Creationism and Monkey Business in Tennessee

I'm no kin to the monkey, no no no
The monkey's no kin to me, yeah yeah yeah
I don't know much about his ancestors
But mine didn't swing from a tree.

That's the first verse of a famous creationist ditty, "I'm No Kin to the Monkey," written by Dave Hendricks. You can hear a famous 1972 performance of it by two sisters, Robin and Crystal Bernard, singing at Jerry Falwell's Thomas Road Baptist Church, on YouTube, where it's called "The Monkey Song." And you might be excused for thinking that you might have detected it echoing through the Tennessee General Assembly recently. Eighty-seven years after the notorious Scopes trial, the Tennessee legislature recently passed a bill encouraging teachers to present the "scientific strengths and scientific weaknesses" of topics that arouse "debate and disputation" such as "biological evolution, the chemical origins of life, global warming, and human cloning," and the governor allowed the bill to become law without his signature.

Scopes was convicted in 1925 of violating a Tennessee law that forbade the teaching of human evolution in the state's public schools, and that law remained on the books until 1967, when the Tennessee legislature repealed it, anticipating the Supreme Court's 1968 ruling that such laws are unconstitutional. But creationist tactics have evolved. After it was no longer possible to ban the teaching of evolution, creationists tried to have creationism -- whether in the form of "creation science" or "intelligent design" -- taught alongside evolution. With a Supreme Court ruling in 1987 against the teaching of creation science and a federal court ruling in 2005 against the teaching of intelligent design, the strategy is increasingly recognized as a failure. And so the subtler approach of the new Tennessee law.

Despite the lofty rhetoric about critical thinking and scientific inquiry surrounding the bill, it was clear what the purpose of its supporters was. After all, the bill was pushed by the state affiliate of the fundamentalist Focus on the Family, and a columnist for Scientific American reported that its main sponsor in the Tennessee House of Representatives "could not explain why a Christian organization would be pushing legislation that supposedly has nothing to do with inserting religion into science class." A less evasive state representative explained his support for the bill on the floor of the House by mangling a passage from Francis Bacon and misattributing it to Albert Einstein: "A little knowledge would turn your head to atheism, while a broader knowledge would turn your head to Christianity."

In passing the bill, the legislature ignored the opposition of the scientific community, including Stanley Cohen, Tennessee's only Nobel laureate in science, and of the educational community, including the Tennessee Science Teachers Association, representing the supposed beneficiaries of its provisions. Having taken indefensible stands on the science and the pedagogy, is it any surprise, then, that the legislature also took a questionable stand on the theology, by assuming that accepting Christianity requires rejecting evolution? Certainly there are people who think so; that, after all, is what creationism is all about. But that's a distinctively religious view, and in a modern, pluralistic, secular nation, where separation of church and state is a fundamental principle, it's not a view that legislators should be using their offices to promote.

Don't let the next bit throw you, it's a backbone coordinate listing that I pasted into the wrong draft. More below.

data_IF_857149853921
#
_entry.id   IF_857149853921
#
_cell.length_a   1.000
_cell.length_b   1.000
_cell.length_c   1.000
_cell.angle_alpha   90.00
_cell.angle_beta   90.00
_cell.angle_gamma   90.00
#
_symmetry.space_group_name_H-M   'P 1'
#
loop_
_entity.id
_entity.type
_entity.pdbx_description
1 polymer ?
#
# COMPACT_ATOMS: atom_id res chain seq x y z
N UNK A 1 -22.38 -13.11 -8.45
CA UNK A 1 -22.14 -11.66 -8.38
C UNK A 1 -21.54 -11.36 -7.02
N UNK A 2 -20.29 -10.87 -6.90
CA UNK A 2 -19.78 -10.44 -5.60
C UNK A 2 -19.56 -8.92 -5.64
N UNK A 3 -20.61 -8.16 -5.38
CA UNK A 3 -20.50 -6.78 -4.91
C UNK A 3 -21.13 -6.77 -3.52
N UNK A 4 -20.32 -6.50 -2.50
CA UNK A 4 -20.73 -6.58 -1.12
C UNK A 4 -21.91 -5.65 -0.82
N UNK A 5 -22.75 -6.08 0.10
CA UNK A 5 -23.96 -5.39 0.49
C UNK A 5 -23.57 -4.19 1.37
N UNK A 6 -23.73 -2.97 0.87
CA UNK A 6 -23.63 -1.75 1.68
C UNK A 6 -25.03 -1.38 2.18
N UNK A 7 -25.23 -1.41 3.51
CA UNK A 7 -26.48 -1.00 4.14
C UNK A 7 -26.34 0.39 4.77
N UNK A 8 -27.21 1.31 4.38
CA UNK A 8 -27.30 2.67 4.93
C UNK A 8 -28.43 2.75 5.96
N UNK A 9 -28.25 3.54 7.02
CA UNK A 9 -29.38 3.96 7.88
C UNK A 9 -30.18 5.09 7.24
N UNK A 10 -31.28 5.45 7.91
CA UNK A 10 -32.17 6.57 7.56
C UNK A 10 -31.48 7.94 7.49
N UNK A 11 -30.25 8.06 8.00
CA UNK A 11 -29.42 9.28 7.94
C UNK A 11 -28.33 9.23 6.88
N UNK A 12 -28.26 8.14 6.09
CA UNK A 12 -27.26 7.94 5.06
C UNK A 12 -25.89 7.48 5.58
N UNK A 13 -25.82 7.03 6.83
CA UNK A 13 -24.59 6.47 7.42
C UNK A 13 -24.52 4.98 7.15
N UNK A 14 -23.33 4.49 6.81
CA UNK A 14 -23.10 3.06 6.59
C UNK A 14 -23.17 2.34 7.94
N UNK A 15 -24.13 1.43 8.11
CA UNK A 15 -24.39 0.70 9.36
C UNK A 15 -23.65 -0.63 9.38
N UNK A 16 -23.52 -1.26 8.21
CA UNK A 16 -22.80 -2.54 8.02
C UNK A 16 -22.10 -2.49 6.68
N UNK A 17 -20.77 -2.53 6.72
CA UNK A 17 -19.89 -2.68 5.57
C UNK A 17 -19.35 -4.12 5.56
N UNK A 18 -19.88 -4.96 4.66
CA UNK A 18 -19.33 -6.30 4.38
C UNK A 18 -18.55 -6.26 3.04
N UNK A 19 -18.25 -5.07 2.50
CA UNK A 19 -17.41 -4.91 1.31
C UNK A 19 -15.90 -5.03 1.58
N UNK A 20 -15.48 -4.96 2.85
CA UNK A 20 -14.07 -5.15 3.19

Moreover, Christianity is anything but unanimous in rejecting evolution: there are plenty of Christians -- clergy, scientists and laypeople -- who accept evolution as compatible with, even as enriching, their faith. More than 13,000 members of the clergy have endorsed a statement calling on policymakers to "preserve the integrity of the science curriculum by affirming the teaching of the theory of evolution as a core component of human knowledge." Entire denominations, including the Episcopal Church, the Presbyterian Church (USA), and the United Methodist Church, have expressed their support for the uncompromised teaching of evolution. So Tennessee's new law is motivated not just by religious concerns but by narrowly sectarian concerns: precisely what the framers of the Constitution were so careful to discourage.

It isn't as though people of faith in Tennessee aren't aware of the problems with their state's new antiscience bill and with creationism in general. State senator Andy Berke, opposing the Senate version of the bill, spotted the problem straightaway, commenting, "I'm a person of faith. If my children ask, 'How does that mesh with my faith?' I don't want their teacher answering that question." Lenn Goodman, a distinguished philosophy professor at Vanderbilt University, recently wrote a book insisting on the scientific validity of evolution while offering, "Where evolution asks how we came to be, Genesis probes what it is to be human." As Tennessee braces for what may be a new Scopes trial, it is important for people of faith who support the integrity of science education to stand up and be counted.

If I may end with a parody of the verse with which I began:

This monkey law just has to go,
Because it just isn't true,
It's such a disgrace to Tennessee,
A disgrace to the human race too.